7. 7. New York City Projected Revenues From Population and Job Growth no growth growth $120 New York City Projected Employment 4,388,521 $95 4,500,000 100 $82 595,706 government BILLIONS OF DOLLARS, 2005 CONSTANT 3,599,400 $76 3,365,048 3,600,000 80 $69 548,706 other (within the private sector) 555,000 546,832 362,988 leisure hospitality $54 $54 TOTAL EMPLOYMENT 494,264 257,416 educational services Source: NYC Economic Development Corporation 2,700,000 60 431,720 190,652 276,900 145,900 703,654 health social assistance 80,153 234,539 1,800,000 459,717 40 480,265 industrial 865,252 499,200 900,000 20 1,439,885 Office-using industries 1,015,300 1,168,419 0 0 1980 2005 2030 2005 2020 2030 Source: NYC Economic Development Corporation City revenue includes State and Federal grants. Revenue sources per job or person assumed to grow at 1.7% annually (growth rate of average compensation under Social Security Intermediate scenario). NO GROWTH IN POPULATION AND JOBS PLANYC PROJECTIONS past nine million, the equivalent of adding constrain this growth, we predict we will still ways. We reclaimed the parts of our city that the entire population of Boston and Miami exceed 65 million visitors by 2030. had been rendered undesirable or unsafe. In combined to the five boroughs. This growth will also result in enormous short, we have spent the past two decades This growth offers great opportunities. Our revenues. The expansion of our tax base will renewing the capacity bequeathed to us by employment force will grow by 750,000 jobs, impact our economy accordingly. The addi- massive population loss. with the largest gains among health care tional jobs, tourists, and residents could But now we have built ourselves back— and education. New office jobs will generate generate an additional $13 billion annually— and we are already starting to feel the pres- needs for 60 million square feet of commer- money that can be used to help fund some sure. Cleaner, more reliable subways have cial space, which can be filled by the re-emer- of the initiatives described in the following attracted record numbers of riders, causing gence of Lower Manhattan and new central pages and to provide the services that our crowding on many of our lines. It’s not only business districts in Hudson Yards, Long residents, businesses, workers, and visitors transit. Growing road congestion costs our Island City and Downtown Brooklyn. To pro- deserve. (See chart above: New York City region $13 billion every year, according to a tect our industrial economy, which employs Projected Revenues From Population and recent study. By 2030, virtually every road, nearly half a million people, we have cre- Job Growth) subway and rail line will be pushed beyond ated 18 Industrial Business Areas. (See chart But the expansion ahead will be funda- its capacity limits. above: New York City Projected Employment) mentally different than growth over the last Workers are moving farther and farther Our third-fastest growing industry will be 25 years. out of the city to find affordable housing, fueled by the additional visitors we expect. To revive our city, we funneled money pushing our commutes to among the lon- Tourism has nearly doubled in New York since into maintenance and restoration, invest- gest in the nation. Neighborhoods are at risk 1991, when 23 million people visited the City; ing in neighborhoods, cleaning and replant- of expanding without providing for the parks in 2006, the city received 44 million visitors. ing parks, sweeping away the litter that had and open space that help create healthy com- Even if hotel and airport capacity begins to piled up in our streets and securing our sub- munities, not just collections of housing units. INTRODUCTION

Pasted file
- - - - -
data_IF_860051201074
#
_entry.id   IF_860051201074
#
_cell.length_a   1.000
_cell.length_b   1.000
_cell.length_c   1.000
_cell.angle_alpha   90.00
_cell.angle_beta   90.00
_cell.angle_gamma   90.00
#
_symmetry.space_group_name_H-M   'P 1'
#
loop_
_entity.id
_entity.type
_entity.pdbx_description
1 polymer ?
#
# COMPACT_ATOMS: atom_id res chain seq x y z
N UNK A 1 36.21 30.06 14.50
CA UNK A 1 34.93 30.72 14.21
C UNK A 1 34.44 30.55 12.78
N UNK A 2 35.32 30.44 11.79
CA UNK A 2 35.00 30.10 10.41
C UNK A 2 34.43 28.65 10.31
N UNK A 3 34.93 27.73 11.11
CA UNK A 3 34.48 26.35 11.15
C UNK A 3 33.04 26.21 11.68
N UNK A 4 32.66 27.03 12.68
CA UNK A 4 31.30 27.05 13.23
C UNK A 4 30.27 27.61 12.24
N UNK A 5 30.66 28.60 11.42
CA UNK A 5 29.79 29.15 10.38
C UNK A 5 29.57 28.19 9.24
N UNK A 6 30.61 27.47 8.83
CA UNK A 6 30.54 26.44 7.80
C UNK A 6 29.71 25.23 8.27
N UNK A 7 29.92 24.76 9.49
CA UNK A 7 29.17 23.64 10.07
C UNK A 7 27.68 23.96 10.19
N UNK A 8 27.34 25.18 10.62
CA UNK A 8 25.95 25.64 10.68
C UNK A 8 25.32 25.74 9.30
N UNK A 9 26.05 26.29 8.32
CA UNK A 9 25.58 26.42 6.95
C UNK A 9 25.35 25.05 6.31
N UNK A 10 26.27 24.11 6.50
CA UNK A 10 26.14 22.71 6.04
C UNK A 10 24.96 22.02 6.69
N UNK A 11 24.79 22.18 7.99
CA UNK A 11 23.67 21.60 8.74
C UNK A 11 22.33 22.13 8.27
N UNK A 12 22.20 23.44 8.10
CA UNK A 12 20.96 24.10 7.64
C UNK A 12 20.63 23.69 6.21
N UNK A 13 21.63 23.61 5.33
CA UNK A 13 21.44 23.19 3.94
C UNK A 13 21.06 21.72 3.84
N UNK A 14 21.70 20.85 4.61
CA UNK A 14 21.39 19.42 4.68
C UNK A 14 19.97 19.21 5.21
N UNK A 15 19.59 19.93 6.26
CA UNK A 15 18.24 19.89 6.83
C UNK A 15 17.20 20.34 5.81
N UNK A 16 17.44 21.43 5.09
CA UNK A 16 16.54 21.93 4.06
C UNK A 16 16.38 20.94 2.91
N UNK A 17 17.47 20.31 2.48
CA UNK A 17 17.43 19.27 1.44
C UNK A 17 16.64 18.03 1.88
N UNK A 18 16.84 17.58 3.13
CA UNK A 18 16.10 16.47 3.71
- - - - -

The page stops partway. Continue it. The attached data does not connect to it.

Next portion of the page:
8. 8. New York City Infrastructure Timeline Credit: The New York Times Photo Archives Credit: NYC Municipal Archives1840 1850 1860 1870 1880 1890 1900 1842 Croton Water 1882 Thomas Edison 1883 The Brooklyn Bridge 1904 The first subway Supply System switches on the world’s first becomes the first bridge line begins service in opens, the city’s commercial electric light across the East River New York City first comprehensive system in Lower Manhattan water system Credit: Getty Images Credit: NYC Department of Environmental ProtectionCredit: NYC Department ofEnvironmental Protection1910 1920 1930 1940 1950 1960 1970 1917 The city’s 1928 Catskill 1936 The city’s 1944 The Delaware Water 1964 The Verrazano-Narrows first water tunnel Water Supply second water tunnel Supply System opens; it is Bridge becomes the last is completed System opens is completed the city’s last major water significant bridge built in supply expansion New York City 1920s Utility companies 1932 The city’s last major begin putting New York’s subway expansion opens; parts 1970 Work on the city’s electrical grid underground; of the original signaling system third water tunnel begins; parts are still in service today are still used today the second of four stages will be done by 2012 infra struc ture environment need of repair. Our two water tunnels, which provide water to every New York City house-This growth will place new pressure on an hold, haven’t been inspected in more than 70 As our population grows and our infrastruc-infrastructure system that is already aging years. We do not have the redundancy in our ture ages, our environment will continue tobeyond reliable limits. New Yorkers pioneered system to inspect or make the repairs we need. be at risk.many of the systems that make modern life We have seen the consequences of inad- We have made tremendous gains overpossible—whether it was Thomas Edison equate investment in basic services: during the past 25 years in tackling local environ-switching on the world’s first commercial the fiscal crises of the 1970s, our streets mental issues; waters that were unsafe evenelectric light system in Lower Manhattan, were pocked with more than one million pot- to touch have become places to boat, fishplanners plotting out the first modern water holes. By 1982, subway ridership fell to levels or swim. Air that could once be seen hasnetwork in the 1840s, or thousands of work- not seen since 1917, the result of delayed become clear.ers, engineers, and architects building the service and deteriorating cars. Many of the The Clean Air Act was enacted in 1970, butworld’s largest bridges four times. But our city’s bridges faced collapse. The Williams- much of the New York metropolitan area hasearly innovation means that our systems are burg Bridge was taken out of service when not reached Federal air quality standards fornow among the oldest in America. (See chart engineers discovered that the outer lanes ozone and soot, and we suffer from one ofabove: New York City Infrastructure Timeline) were on the verge of breaking off into the the worst asthma rates in the United States. We are a city that runs on electricity, East River. A truck famously plunged through The Clean Water Act was passed in 1972,yet some of our power grid dates from the Manhattan’s West Side Highway. yet 52% of the city’s tributaries—the creeks1920s, and our power plants rely on out- We were reminded again during the and man-made canals that hug the shorelinemoded, heavily-polluting technology. Our recent power outage in Queens why reliable and pass through neighborhoods—are stillsubway system and highway networks are infrastructure matters. That’s why even as unsafe even for boating. Although we haveextensive, and heavily-used, yet nearly 3,000 our expansion needs assume a new urgency, cleaned hundreds of brownfields across themiles of our roads, bridges, and tunnels, and we must find ways to maintain and modern- city, there are still as many as 7,600 acresthe majority of our subway stations are in ize the networks underpinning the city. where a history of contamination hinders development and threatens safety. A GREENER, GREATER NEW YORK PLANYC